On the other hand, Speaker McCarthy and Congressional Republicans say the national debt is unsustainable. It’s best, they counter, to deal with the problem now rather than kicking the can down the road to become an even bigger number (and problem) later. Republicans say the November 2022 elections gave them a mandate to reverse expansionary federal spending.
“My guess is this is all resolved before the deadline,” MacKay & Company Senior Market Analyst and Client Consultant Dave Kalvelage says. “A lot of political theater is happening right now.”
What would happen if the U.S. defaults?
Well, because it’s never happened, no one knows.
Meil says one thing that could happen is the Treasury would give priority to debt payments, pushing down all other commitments. This is the equivalent of not paying some of your bills to pay the house note.
“This would limit damage to financial markets, but open the door to economic dislocation, political recrimination, and considerable litigation, with severe impacts to the economy,” he says.
Another option the Treasury has is to stop all payments, both programmatic and on debt. “That could be catastrophic,” Meil says, as it would threaten the integrity of those bonds, notes and securities the Treasury uses to borrow money. They are, for better or for worse, the bedrock of the global financial system, Meil says. Stopping payments would spike interest rates, tank the stock market and could interrupt the entire global financial system.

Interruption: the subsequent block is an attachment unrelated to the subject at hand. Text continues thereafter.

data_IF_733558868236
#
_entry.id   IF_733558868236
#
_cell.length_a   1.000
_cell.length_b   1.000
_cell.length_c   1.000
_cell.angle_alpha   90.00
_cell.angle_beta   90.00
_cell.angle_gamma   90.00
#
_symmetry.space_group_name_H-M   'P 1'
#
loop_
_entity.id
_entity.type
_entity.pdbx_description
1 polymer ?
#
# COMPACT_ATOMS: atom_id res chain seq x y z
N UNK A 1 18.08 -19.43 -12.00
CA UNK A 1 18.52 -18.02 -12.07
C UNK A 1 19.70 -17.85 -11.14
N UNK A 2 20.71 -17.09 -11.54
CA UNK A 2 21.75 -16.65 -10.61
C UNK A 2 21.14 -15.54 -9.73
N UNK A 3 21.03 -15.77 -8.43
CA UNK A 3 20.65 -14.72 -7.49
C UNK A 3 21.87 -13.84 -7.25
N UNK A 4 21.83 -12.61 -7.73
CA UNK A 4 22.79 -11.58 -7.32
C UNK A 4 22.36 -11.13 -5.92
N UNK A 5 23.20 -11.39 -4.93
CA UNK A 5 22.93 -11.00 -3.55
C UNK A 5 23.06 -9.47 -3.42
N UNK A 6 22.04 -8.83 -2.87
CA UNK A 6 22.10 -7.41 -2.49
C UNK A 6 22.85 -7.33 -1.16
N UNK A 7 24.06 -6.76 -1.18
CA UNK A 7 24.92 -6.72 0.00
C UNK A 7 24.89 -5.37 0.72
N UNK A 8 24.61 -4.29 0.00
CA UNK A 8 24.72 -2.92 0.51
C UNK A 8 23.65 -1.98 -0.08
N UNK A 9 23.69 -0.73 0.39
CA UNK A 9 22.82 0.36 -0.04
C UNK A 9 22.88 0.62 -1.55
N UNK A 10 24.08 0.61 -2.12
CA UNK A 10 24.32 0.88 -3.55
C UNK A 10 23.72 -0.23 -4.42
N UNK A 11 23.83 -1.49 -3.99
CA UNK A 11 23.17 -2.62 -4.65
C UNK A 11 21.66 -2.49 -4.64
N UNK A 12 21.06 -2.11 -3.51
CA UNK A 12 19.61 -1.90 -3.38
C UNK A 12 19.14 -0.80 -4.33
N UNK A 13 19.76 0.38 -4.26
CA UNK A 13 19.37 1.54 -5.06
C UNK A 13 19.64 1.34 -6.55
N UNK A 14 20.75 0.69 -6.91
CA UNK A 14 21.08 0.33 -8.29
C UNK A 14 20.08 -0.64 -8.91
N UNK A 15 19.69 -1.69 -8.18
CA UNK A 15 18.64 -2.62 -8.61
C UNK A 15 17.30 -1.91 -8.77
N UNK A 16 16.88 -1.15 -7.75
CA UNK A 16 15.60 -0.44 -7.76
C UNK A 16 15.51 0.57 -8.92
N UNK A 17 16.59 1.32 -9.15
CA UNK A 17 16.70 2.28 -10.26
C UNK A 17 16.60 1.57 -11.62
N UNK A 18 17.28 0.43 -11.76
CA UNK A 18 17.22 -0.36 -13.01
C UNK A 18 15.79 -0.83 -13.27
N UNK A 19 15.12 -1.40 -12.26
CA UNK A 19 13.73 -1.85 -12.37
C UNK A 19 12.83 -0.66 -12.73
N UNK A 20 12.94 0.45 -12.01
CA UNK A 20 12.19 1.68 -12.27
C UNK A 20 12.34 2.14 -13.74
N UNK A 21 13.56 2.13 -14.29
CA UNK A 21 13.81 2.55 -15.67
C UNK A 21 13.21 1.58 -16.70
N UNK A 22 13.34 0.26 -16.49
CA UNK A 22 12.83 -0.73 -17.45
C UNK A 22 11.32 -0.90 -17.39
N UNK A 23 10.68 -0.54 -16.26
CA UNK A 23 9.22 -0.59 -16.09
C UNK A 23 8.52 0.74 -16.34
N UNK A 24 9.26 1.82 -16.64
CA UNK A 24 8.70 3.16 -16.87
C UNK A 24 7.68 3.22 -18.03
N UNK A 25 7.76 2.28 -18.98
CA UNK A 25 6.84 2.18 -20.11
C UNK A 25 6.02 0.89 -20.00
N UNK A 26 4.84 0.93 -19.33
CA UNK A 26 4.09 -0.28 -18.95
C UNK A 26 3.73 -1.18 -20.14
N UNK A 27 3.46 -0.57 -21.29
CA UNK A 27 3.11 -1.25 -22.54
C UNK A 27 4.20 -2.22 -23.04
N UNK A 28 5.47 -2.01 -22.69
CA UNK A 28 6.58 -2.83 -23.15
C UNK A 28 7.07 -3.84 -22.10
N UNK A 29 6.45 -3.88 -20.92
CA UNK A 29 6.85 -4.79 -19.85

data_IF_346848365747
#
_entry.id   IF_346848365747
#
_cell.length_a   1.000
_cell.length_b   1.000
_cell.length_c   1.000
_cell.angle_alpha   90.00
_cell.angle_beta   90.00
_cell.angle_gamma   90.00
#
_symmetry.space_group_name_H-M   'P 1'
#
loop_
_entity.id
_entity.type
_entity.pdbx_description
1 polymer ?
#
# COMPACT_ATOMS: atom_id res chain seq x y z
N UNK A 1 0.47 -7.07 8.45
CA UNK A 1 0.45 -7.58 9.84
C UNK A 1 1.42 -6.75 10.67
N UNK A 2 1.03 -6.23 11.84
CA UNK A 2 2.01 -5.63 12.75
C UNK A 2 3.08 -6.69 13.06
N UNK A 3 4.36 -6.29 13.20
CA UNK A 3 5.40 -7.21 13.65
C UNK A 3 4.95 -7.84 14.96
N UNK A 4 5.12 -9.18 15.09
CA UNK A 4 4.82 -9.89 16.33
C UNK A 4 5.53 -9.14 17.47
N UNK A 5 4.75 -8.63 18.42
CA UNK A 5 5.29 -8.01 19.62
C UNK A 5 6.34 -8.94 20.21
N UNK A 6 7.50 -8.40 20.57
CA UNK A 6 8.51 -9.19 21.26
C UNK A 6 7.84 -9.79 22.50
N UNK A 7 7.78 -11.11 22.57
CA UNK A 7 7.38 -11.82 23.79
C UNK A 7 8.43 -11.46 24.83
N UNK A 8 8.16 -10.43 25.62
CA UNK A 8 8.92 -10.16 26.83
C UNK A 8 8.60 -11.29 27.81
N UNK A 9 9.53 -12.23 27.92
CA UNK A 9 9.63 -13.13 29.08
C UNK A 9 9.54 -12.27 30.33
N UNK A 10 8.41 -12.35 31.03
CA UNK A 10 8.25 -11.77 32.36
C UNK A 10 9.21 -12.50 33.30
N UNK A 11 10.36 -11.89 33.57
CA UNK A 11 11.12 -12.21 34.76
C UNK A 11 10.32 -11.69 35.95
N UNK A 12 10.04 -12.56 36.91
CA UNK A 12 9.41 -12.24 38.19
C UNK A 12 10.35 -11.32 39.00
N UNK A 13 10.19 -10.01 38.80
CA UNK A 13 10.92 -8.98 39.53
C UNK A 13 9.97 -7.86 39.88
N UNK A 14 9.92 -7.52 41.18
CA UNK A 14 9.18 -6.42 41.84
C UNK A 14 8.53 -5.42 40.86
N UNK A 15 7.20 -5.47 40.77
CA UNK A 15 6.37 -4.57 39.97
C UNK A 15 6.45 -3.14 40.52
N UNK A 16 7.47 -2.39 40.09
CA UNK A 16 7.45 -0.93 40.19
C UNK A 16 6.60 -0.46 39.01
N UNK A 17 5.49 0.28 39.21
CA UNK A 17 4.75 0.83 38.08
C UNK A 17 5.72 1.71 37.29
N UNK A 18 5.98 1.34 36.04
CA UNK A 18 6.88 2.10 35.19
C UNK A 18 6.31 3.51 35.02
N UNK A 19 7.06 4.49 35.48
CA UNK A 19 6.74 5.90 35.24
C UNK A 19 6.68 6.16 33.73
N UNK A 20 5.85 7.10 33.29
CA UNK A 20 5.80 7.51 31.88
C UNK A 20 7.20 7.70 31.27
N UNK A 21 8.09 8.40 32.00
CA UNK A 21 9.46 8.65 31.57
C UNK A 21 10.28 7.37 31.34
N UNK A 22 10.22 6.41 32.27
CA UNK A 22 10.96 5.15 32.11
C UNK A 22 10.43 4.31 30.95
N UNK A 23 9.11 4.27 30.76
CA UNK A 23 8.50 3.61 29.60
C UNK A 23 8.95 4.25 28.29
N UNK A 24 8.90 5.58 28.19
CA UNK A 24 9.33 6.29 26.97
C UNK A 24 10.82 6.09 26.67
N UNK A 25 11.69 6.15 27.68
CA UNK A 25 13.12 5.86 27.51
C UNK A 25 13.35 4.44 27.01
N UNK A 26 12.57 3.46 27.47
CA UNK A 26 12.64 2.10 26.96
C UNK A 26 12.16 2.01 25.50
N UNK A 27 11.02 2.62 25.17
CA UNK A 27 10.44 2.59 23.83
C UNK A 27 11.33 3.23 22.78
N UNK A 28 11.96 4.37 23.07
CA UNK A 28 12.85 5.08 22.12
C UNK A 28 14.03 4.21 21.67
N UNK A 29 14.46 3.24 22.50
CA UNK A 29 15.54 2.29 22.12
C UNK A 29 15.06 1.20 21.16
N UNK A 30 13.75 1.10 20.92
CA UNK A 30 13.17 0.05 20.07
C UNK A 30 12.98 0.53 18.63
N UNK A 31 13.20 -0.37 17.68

The severity of the tremors to the system would depend on how long either solution would last.
“The longer the impasse, the deeper the downside,” Meil says.
What about heavy-duty trucking, specifically?
Just like no one knows what would happen to the broader system, it’s also nearly impossible to predict the effect on the trucking industry. Meil says even a last-minute deal would mean little to no impact, but a default, even a short-term one, would have harmful effects.
“It would likely push the economy and transportation markets into a real recession (not a maybe recession like we have now) and would hurt the ability of trucking businesses to borrow money,” Meil says. “And no doubt, it would bring about higher interest rates. In this scenario, cash will be preserved wherever possible, leading to an acute decline in spending and an economic recession.”
Of course, the longer any shut down is, the more effects there will be. Kalvelage predicts little impact to the heavy-duty aftermarket or the economy if a shutdown lasts a week. But beyond that, all bets are off.
“The effects quickly start to snowball,” Kalvelage says. “Suspension of federal payments to government employees and government programs would impact people’s lives (missed payments for cars, credit cards or other spending) and ripple through the economy quickly.”
It's too late to come up with a response plan if your business doesn’t already have one, Meil says, but there are things you can do. Check your contingency plans regarding supply chain management, personnel and financial management. And get your team together to talk about some of those lessons you learned in March 2020 when COVID-19 broke out.